Rachel Stalker, ‘Doah Staff Writer
September 17, 2014
“Every inch of you is perfect from the bottom to the top,” sings Meghan Trainor in her new spunky pop hit, “All About that Bass.” With its old-school sounding rhythm and contemporary lyrics and message, this song was an instant hit with its listeners. (I have been known to belt this song at the top of my lungs.)
Released in August, “All About That Bass” celebrates beauty in all shapes and sizes. In a world with an ever-increasing use of Photoshop and photo editing apps and tools, Trainor encourages people not to “worry about your size.” It’s not just women, in fact, that Trainor is targeting.
In her music video, she has men and women of all shapes and sizes dancing. If you have yet to see the video, check it out! It is fun and funky and makes you want to dance and sing along.
This song has stood out this year not only as one of the most fun songs but also a song with a great message: Everyone is perfect just the way they are, even if the media says otherwise. Often, for women, there is an expectation to be perfect in every aspect of life, especially when it comes to your appearance. Trainor tells us to stop trying to meet these expectations.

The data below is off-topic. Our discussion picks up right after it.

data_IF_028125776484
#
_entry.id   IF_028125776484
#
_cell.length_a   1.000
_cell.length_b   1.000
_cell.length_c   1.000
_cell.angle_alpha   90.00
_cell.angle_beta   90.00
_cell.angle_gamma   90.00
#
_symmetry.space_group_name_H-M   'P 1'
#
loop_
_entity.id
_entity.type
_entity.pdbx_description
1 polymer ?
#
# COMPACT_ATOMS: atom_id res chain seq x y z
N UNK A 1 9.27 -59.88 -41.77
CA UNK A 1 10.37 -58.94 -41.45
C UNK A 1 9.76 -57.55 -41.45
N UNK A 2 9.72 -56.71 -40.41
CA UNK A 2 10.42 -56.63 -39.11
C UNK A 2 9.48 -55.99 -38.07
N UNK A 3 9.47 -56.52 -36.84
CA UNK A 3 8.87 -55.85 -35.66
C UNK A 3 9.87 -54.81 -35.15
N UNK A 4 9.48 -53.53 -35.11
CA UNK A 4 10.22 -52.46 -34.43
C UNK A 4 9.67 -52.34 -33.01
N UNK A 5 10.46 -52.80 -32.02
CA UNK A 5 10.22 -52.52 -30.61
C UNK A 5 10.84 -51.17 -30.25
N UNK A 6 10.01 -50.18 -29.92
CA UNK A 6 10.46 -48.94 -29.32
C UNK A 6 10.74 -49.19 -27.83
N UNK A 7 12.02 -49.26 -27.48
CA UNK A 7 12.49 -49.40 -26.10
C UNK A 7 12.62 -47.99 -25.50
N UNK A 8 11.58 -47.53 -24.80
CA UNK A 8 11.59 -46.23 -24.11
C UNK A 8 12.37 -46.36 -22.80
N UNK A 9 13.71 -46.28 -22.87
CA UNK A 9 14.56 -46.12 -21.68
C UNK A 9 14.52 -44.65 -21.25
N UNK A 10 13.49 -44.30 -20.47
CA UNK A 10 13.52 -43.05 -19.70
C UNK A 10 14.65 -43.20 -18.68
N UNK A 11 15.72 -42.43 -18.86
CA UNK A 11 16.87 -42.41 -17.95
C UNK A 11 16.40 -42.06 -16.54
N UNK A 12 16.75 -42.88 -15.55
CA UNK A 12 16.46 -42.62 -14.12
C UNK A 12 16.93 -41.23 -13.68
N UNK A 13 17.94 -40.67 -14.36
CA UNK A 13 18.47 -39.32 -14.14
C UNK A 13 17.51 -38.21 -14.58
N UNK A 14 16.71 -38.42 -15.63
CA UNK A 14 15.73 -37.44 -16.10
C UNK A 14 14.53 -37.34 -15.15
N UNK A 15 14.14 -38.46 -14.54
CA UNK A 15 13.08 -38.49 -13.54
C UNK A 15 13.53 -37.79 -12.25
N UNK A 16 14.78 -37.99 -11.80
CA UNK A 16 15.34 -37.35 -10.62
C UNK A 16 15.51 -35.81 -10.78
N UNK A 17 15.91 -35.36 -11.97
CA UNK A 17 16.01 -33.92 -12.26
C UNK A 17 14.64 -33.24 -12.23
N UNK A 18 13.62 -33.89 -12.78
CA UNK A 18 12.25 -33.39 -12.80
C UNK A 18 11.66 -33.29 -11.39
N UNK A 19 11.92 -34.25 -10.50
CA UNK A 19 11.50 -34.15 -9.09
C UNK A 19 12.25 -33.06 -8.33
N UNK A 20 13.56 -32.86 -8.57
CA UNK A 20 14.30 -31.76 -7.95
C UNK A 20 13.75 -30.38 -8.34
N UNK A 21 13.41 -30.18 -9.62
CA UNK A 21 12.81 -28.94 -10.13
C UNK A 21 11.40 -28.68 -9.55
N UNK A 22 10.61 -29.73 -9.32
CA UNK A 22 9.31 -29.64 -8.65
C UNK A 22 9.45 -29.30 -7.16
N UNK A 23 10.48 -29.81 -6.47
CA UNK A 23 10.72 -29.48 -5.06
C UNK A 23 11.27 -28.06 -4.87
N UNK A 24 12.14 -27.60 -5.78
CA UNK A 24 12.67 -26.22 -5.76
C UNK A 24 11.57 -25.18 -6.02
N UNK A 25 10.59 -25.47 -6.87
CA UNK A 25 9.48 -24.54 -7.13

She sings, “You know I won’t be no stick-figure, silicone Barbie doll. So if that’s what you’re into then go ‘head and move along.” It’s a powerful statement for many people, especially women who struggle with their weight.
However, there is one part of the song that begs to be questioned and looked at more deeply. Trainor sings, “I’m bringing booty back. Go ‘head and tell those skinny bitches that.” If the song really is about accepting all shapes and sizes and that everyone is perfect just the way they are, then what is the point of name-calling, especially saying “skinny bitches?” There are many people in this world that struggle keeping weight on and keeping weight off. Individuals who fight a battle with weight are no less and no more than anyone else. There is never a reason to call anyone fat or a skinny bitch, even in a song.
Whether you read into this song’s message or not, keep in mind Trainor’s main message: You are perfect just the way you are, no matter what the media says and definitely no matter your shape or size. If you don’t agree with the lyrics, or if you do, give it a listen.
You may just find yourself loving the message and loving yourself more for it.